Previewed 7 January 2019, Opened 10 January 2019, Closed 23 February 2019 at the Ambassadors Theatre
Joanna Murray-Smith's play with songs Songs for Nobodies in London starring Bernadette Robinson and featuring songs made famous by Garland, Cline, Holiday, Piaf and Callas
Five legendary performers and the five ordinary women whose lives were changed by their brush with fame.
Starring Bernadette Robinson with three-piece band: Greg Arrowsmith, Matthew Whittington and Oliver Weston. Directed by Simon Phillips with designs by Justin Nardella, lighting by Malcolm Rippeth and sound by Justin Teasdale and Tony Gayle. This production transfers to the West End following a short season at Wilton's Music Hall in east London last year (previewed from 21 March 2018, opened on 26 March 2018 and closed on 7 April 2018).
Joanna Murray Smith's West End theatre credits include Switzerland at the Ambassadors Theatre in 2018, The Female Of The Species at the Vaudeville Theatre in 2008 and Honour at the Wyndham's Theatre in 2006.
When this production opened here at London's Ambassadors Theatre in January 2019, Dominic Maxwell in the Times said that "Bernadette Robinson is a jaw-dropping talent... a virtuoso singer, a virtuoso impressionist and a virtuoso actor... simply staggering. It's a bittersweet treat." Sarah Hemming in the Financial Times praised "Robinson's virtuoso performance," adding that the play "is touchingly, wittily written," and "in Simon Phillips' simple, fluent production... Robinson's terrific, passionate delivery is beautifully supported by the versatile onstage band." Henry Hitchings in the London Evening Standard highlighted how "the show allows Bernadette Robinson to exhibit her talents with a tasteful degree of restraint. But it feels schematic, even if it's shrewd about the ways in which celebrity is melancholy rather than blissful." Dominic Cavendish in the Daily Telegraph wrote that in "this terrific one-woman show... the script, by Joanna Murray-Smith, cuts straight into observations so nakedly wistful that they're almost comical... directed by Simon Phillips, it's spellbinding stuff: the set has minimal fuss, the lighting has maximum impact and the three-piece band is piping hot. Bernadette Robinson works her magic across all 90 minutes."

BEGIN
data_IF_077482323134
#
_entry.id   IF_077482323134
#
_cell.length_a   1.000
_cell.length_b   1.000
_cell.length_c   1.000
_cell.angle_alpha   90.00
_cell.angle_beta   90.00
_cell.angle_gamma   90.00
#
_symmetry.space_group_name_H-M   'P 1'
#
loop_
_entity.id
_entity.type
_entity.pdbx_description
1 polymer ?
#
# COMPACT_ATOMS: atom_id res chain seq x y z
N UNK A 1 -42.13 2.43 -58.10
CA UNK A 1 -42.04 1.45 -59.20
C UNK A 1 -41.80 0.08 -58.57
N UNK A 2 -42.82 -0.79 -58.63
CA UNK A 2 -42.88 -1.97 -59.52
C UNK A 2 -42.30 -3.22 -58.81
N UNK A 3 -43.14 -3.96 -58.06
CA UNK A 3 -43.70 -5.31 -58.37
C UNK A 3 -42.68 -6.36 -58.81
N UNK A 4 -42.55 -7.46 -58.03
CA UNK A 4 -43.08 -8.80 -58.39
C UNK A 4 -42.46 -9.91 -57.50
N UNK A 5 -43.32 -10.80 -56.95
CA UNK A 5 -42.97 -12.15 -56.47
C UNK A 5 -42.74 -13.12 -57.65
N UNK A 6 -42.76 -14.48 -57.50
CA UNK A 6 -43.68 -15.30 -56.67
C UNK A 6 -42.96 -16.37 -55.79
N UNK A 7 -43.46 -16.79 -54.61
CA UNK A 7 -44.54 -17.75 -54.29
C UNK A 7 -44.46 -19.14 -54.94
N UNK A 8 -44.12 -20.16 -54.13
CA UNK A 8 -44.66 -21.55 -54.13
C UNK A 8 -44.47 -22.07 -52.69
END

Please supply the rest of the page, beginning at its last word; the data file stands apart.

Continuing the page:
"Bernadette Robinson, an Australian actress making her West End debut, has been widely hailed in her homeland... Her vocal range is extraordinary, extending from Callas's raw intensity to Holliday's smouldering sensuousness by way of Garland's quivering emotionalism, Piaf's tragic passion and Cline's smoky warble. She is equally skilful in characterising the 'nobodies', with dry wit, deep poignancy and impeccable accents. Playwright Joanna Murray-Smith has fashioned the perfect vehicle for Robinson's talents. Four of the five encounters are fully accomplished vignettes, with only the final one, between Orla the nanny and Callas aboard Onassis's yacht, feeling arbitrary and sketchy... Alone on stage, Robinson brings to life a vivid gallery of characters." The Sunday Express
"Bernadette Robinson, a musical theatre sensation from Australia, is exceptional as she eerily inhabits all five superstars in this one-woman show... Joanna Murray-Smith's 90-minute play isn't particularly interested in the singers themselves. Instead, she frames her five short monologues as a series of encounters between each and an ordinary 'nobody'... Each monologue turns on the idea of celebrity as experienced by those in its glare, and the holy, communicative power of song. Each 'nobody' is briefly transformed and allowed to dream. The problem is that Songs For Nobodies is so conspicuously a vehicle for Robinson's uncanny singing ability that the writing feels secondary to the music. Robinson is a fine actor but she is a spectacular singer, and in most cases it is the chanteuses who leap into life, rather than the nobodies. Still, this is a show that revels in the glory of sublime song, and Robinson delivers that in spades." The Metro
Songs for Nobodies in London at the Ambassadors Theatre previewed from 7 January 2019, opened on 10 January 2019 and closed on 23 February 2019